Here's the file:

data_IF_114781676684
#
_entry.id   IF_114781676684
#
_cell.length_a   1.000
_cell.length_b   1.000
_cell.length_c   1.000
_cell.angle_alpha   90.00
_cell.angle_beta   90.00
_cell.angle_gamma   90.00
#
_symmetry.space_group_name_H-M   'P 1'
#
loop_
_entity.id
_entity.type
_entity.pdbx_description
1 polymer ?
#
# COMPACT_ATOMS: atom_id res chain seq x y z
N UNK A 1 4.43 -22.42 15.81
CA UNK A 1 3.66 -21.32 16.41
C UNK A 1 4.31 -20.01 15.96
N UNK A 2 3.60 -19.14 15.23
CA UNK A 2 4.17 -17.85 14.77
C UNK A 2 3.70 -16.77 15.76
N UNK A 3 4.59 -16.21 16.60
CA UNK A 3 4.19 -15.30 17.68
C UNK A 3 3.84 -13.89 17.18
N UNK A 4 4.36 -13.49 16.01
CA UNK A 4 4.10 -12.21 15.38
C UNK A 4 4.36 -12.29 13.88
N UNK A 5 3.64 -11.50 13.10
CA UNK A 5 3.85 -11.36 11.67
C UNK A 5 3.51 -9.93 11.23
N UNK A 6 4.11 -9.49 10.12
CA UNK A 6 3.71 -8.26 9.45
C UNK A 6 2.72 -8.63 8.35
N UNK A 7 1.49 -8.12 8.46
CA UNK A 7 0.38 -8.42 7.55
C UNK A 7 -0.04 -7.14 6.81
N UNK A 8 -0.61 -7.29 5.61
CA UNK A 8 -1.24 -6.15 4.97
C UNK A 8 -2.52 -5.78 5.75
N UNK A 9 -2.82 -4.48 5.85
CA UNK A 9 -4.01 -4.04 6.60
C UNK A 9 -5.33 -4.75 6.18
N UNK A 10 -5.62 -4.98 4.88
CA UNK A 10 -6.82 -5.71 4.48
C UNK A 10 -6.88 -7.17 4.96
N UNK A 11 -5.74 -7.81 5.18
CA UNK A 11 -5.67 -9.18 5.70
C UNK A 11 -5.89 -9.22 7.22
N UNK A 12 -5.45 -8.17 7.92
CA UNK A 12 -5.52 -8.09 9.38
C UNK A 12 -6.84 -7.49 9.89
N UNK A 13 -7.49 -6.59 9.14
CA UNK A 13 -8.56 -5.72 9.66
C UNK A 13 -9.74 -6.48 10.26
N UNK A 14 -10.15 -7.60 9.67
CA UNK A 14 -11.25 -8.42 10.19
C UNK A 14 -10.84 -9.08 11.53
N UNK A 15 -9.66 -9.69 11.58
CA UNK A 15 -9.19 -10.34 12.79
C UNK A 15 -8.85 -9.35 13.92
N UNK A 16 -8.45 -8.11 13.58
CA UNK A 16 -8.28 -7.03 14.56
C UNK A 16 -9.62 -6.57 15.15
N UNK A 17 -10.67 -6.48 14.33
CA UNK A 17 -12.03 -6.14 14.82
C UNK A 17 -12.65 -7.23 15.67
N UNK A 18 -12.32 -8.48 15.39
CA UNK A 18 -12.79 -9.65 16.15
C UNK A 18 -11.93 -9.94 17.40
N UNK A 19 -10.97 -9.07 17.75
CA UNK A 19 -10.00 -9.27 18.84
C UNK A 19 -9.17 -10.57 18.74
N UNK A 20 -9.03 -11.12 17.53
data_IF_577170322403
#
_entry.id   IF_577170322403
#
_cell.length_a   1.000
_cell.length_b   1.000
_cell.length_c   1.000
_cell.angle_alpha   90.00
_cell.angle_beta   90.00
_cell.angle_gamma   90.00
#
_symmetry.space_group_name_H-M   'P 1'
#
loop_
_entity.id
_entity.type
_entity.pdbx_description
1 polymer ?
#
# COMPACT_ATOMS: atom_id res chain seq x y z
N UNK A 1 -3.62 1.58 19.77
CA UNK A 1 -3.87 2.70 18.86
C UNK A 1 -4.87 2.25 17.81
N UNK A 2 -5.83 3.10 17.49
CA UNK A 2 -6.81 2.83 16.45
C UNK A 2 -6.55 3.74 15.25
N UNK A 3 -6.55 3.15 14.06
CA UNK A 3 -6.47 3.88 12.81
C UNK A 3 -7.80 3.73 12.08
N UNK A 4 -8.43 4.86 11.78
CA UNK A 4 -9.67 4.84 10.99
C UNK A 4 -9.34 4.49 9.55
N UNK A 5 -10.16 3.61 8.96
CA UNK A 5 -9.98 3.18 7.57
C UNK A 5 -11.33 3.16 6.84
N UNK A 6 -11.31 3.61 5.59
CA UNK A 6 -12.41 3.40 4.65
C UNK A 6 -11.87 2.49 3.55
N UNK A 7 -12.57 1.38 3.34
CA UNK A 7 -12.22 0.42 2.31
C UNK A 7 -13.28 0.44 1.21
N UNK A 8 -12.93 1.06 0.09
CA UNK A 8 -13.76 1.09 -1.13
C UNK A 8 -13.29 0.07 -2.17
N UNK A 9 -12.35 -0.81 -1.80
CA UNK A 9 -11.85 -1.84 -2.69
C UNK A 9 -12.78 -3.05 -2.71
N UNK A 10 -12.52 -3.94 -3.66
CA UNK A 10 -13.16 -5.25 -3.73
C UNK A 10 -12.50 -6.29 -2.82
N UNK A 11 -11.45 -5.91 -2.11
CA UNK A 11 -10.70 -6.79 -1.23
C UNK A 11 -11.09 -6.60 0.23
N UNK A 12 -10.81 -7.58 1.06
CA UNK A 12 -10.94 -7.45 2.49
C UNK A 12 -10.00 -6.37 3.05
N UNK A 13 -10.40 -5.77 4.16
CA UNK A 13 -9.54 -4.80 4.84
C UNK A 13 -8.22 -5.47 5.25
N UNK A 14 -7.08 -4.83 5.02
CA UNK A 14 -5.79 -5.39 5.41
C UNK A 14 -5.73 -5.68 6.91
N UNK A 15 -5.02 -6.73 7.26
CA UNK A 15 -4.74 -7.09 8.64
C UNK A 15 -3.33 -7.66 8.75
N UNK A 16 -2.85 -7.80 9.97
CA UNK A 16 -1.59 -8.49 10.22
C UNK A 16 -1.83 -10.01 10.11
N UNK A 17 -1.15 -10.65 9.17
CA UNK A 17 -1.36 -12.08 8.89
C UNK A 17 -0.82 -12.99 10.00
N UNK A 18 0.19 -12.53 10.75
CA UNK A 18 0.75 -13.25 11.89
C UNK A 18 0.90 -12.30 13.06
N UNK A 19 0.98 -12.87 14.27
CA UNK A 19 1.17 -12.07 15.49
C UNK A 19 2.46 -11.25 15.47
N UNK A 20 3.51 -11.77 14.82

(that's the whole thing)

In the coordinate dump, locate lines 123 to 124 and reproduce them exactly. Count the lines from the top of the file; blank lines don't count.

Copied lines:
N UNK A 9 -12.35 -0.81 -1.80
CA UNK A 9 -11.85 -1.84 -2.69